Pendleton also elaborates on the concept of nonliteral substitutions. "You can be wide-ranging about what you look for," he says. "In so many circumstances, the dynamics of our [real-life] relationships are different from the relationship in the play, so the relationship in the play keeps on not working, and we push and pull." Rather than straining to make a substitution fit the text, look for a different relationship in your life that affects you in the same or a similar way as the relationship in the play. Your character may be dealing with her mother, but you can substitute (or transfer) a teacher, a student, a policeman, a pet cat, an inanimate object — whatever works. You can use two or three different personalizations for a single relationship and "mix them up like a stew," he suggests. "It could be totally illogical, the gender doesn't have to match, and often the most potent [substitutions] are not very literal."

Pendleton recommends beginning the process of personalization by allowing your unconscious to do the work for you. First, he suggests, read and reread the script and assimilate all the details. Figure out the situations; see if they affect you unconsciously. If not, then look consciously for substitutions. It's a good idea, however, not to do a whole lot of substitution work until rehearsals begin, he says, because it's during rehearsal that a certain aspect of a situation may begin to affect you and produce spontaneous reactions. "That means you're having a response based on your history and makeup; you don't know exactly what it is," he says. "Leave it alone!" That is, let it work on you in its own mysterious way.

However, if you don't have those personal reactions, or if they wear out over time — in the course of rehearsal, a long run, or multiple takes — then you must search your memory bank and imagination to connect the dots. It's a good idea to have a backlog of provocative personal material on hand.

Brestoff gives his students personalization exercises. He says their point is to help actors access their own vulnerability. "It's about connecting with your own emotional life and revealing it in public," he explains. "Our art is public!" For many actors, learning to personalize involves finding ways to allow themselves to cry, laugh, or express anger. "If you can't express those feelings in public, a whole area of creative expression is closed off," he says.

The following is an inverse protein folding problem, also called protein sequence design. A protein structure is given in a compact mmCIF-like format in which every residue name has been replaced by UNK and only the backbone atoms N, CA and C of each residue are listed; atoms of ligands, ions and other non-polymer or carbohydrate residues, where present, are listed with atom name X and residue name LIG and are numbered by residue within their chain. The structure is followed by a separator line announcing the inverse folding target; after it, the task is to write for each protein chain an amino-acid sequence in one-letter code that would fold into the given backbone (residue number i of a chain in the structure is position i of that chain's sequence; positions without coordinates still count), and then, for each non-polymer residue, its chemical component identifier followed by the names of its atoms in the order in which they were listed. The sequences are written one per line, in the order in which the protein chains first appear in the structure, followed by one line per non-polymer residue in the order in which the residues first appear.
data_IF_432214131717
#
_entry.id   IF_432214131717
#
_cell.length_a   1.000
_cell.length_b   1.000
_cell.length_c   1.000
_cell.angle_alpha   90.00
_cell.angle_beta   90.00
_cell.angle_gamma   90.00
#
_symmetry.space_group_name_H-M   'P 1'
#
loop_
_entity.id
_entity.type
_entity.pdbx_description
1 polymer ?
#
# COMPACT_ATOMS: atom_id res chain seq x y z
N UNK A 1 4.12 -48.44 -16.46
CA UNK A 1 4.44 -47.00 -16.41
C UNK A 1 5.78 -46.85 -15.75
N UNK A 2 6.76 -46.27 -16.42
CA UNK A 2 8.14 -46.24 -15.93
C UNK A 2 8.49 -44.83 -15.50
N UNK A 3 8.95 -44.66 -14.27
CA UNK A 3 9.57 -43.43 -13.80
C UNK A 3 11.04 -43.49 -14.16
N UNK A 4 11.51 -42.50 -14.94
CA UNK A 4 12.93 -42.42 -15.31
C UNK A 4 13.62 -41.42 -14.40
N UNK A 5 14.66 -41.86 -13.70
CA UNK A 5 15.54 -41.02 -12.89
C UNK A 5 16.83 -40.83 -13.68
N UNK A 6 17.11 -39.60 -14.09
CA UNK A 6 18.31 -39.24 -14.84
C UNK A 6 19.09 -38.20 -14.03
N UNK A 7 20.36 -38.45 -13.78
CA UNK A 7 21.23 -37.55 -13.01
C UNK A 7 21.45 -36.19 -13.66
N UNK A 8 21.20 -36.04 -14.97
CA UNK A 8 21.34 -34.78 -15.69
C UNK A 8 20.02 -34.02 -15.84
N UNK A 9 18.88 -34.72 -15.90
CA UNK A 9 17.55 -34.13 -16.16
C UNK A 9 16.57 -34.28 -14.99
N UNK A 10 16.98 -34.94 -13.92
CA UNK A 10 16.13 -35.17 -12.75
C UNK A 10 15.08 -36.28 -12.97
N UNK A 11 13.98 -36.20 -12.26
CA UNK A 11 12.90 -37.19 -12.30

In his book The Actor's Wheel of Connection (Smith & Kraus, 2005), Brestoff describes some of these exercises, which for maximum benefit he recommends always doing in relation to text, not as standalone exercises — an approach he learned from his own teachers, Peter Kass and Olympia Dukakis. "The difficulty with Strasberg and [Sanford] Meisner [exercises] sometimes is that when actors get to the text or the play, the personalization had a tendency to go aground," he says. Keep in mind, though, that as you're exploring ways of personalizing, your first reactions won't necessarily be the ones you'll keep for performance. "We're trying to catch that first impulse, show deep emotion," Brestoff says. Later, you'll want to pick and choose which personal response works best in terms of the play's structure.

In his book Acting, Imaging and the Unconscious (Ermor Enterprises, 1998) teacher Eric Morris describes a "Personal Point of View" exercise — a daily regimen in which you ask yourself how you feel about everything in your environment. This type of practice, he writes, "starts you on your journey to becoming aware of the things that affect you and cause you to feel and behave." It's all grist for the personalization mill and provides you with that handy backlog mentioned earlier.

Some may think personalizing leads to a performance that's all about you, not the character. If your substitutions don't lead to behavior that's useful in telling the character's story, Brestoff says, you've gone astray. "You're never playing yourself, but you're always using yourself in service of the character's story," he emphasizes. If you don't personalize, he adds, audiences may admire your technique, but they'll remain unmoved by your performance.

Pendleton cautions against discussing your personalizations with others. In the same way that some cultures believe having your picture taken robs you of your soul, sharing a deep personalization can sometimes render it impotent. Don't take the chance.

Hagen writes, "Finding the source for a transference...should not lead you into private feelings and reveries when...on stage. [It] is incomplete until the original source has become synonymous with the material in the play." Still, "making everything true to yourself remains the actor's job."

Finally, Pendleton reminds us not to forget that personalization as a technique is, like almost everything else, a tool. If you don't need it — if you personalize automatically, deeply, and unconsciously — lucky you!